Much has been made of Scott Brown’s (R-Mass.) election to the U.S. Senate, since by taking the seat held since time immemorial by Ted Kennedy, Brown has effectively squelched congressional Democrats’ “filibuster-proof” 60-seat majority. This has been interpreted variously as rank ineptitude on the part of Brown’s Democratic opponent, former Massachusetts state Attorney General Martha Coakley, and as a “referendum on health care reform” by voters angry with Democratic inaction since they won their majority two years ago.

Lost in these analyses are the different sets of implications for any Democratic coalition in the Senate. Counterintuitively, 59 may be a more powerful majority that 60, at least from the perspective of Democratic party leadership.

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I figured I ought to expand on the constitutional theory from my last post. It’s a point of some debate, at least within the public at large, and I’m really not sure what case law exists (if it does at all) to expound on the subject (although I’m reasonably sure there has been quite a bit of it).

During her keynote speech to “Tea Party Nation” in Nashville Saturday, former Alaskan governor and media sideshow Sarah Palin elicited cheers when she complained vociferously about the fact that a Nigerian man from Yemen named Umar Farouk Abdulmutallab — now more commonly-known (and more easily-pronounced) as the Underwear Bomber — has been granted legal representation in criminal proceedings against him stemming from his failed attempt to blow up a passenger jet as it landed in Detroit Christmas day.

Our U.S. constitution,” she called it, pointing out veterans in the audience, and derisively lambasting the president for extending its protections to non-citizens.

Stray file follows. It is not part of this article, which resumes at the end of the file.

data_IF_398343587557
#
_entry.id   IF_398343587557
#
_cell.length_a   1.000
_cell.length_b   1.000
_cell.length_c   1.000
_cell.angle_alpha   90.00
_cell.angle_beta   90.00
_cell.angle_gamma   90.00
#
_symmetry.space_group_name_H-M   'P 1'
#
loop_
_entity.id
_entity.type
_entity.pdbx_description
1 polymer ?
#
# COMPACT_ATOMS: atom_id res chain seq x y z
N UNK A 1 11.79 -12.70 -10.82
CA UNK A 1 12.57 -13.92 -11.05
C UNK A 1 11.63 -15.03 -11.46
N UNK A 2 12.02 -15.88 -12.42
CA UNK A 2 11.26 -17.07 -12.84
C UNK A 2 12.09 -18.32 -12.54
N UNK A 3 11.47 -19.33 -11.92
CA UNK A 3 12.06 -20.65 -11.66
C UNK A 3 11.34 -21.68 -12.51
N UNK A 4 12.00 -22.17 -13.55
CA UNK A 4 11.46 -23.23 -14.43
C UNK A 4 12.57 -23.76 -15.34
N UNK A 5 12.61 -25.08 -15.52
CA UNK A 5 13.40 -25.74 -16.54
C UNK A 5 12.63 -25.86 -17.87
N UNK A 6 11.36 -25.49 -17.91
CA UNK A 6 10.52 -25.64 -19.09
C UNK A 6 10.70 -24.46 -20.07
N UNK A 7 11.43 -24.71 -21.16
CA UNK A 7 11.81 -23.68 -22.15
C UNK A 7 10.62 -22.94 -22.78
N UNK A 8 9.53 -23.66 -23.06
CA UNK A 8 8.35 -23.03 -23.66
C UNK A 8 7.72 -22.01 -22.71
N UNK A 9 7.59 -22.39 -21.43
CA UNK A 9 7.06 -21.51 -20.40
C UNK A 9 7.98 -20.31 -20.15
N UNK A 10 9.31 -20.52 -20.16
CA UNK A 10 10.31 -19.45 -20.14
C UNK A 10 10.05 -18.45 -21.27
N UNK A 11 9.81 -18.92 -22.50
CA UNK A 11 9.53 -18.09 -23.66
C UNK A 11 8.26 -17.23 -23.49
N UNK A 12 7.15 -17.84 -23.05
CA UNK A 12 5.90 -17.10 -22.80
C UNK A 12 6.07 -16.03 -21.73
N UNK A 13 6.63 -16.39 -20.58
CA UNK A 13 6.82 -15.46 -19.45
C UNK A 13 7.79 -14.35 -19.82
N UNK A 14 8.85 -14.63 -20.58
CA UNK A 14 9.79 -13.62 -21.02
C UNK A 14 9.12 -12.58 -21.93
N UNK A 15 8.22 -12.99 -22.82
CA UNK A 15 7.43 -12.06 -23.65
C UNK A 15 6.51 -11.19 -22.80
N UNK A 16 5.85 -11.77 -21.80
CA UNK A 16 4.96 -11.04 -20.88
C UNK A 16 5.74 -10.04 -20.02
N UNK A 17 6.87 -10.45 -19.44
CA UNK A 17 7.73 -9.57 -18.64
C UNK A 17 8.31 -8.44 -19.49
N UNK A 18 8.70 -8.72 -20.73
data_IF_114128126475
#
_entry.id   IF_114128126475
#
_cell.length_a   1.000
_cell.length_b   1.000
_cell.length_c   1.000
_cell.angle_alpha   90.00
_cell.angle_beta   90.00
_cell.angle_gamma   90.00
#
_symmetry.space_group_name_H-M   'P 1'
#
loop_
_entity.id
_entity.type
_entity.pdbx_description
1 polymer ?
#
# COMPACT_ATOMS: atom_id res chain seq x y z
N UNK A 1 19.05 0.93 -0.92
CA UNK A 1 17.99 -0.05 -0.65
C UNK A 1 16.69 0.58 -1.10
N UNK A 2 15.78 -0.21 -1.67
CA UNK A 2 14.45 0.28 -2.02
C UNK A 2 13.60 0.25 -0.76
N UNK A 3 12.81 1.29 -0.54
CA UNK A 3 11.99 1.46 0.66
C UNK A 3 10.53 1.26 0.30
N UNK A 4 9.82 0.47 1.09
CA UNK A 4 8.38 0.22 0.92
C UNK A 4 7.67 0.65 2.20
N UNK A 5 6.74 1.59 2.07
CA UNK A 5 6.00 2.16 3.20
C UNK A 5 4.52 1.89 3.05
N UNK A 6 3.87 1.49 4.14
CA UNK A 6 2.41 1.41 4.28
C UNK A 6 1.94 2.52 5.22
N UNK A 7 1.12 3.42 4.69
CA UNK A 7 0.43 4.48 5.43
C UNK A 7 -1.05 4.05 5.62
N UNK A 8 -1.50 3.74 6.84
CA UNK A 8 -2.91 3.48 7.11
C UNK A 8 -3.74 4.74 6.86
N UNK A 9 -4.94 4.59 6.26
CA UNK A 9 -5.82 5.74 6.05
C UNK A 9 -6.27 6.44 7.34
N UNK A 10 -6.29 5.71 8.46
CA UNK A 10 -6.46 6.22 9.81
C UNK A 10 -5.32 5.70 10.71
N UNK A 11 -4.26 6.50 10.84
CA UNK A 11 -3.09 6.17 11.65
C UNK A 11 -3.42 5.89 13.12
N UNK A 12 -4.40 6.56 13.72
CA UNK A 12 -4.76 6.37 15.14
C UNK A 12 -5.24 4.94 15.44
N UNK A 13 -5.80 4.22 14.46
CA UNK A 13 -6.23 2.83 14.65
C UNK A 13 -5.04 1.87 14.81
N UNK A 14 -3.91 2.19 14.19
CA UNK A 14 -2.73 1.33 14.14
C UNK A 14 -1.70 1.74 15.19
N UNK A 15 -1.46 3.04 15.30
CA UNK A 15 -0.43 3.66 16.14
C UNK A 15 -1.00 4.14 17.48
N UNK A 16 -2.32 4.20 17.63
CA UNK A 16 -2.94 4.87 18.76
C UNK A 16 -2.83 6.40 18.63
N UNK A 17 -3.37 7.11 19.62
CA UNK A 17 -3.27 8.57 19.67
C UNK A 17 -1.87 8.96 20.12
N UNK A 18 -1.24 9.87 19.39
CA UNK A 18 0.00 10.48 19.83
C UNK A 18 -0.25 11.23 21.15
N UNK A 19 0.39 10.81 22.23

I hate to project too much into anything Palin says, because I’m not convinced she does a whole lot of deep thinking about it, but the fact is, her statement expresses a very specific — and foundational — legal theory on what the constitution is and how it works. This theory, roughly, is that by virtue of being a United States citizen, a person is granted specific rights that he or she would otherwise not have. Being a citizen of the United States is like being a member of an exclusive country club — by becoming a member, you gain access to things like the nice golf course, the well-appointed bar, and Miranda warnings. The key element here is that citizenship theoretically confers upon someone something they didn’t have before.

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I had initially decided not to watch Sarah Palin’s speech to “Tea Party Nation” Saturday night. Unfortunately, being the political rubbernecker that I am, I caved in and eventually watched nearly the entire address.

My first instinct was the correct one — it was a thing to be skipped. Palin deals in warmed-over conservative feel-good cliche, and she had at least 46 minutes worth of those Saturday evening, addressing the attendees of the “Tea Party Nation” in Nashville, who had each paid something like $600 per ticket.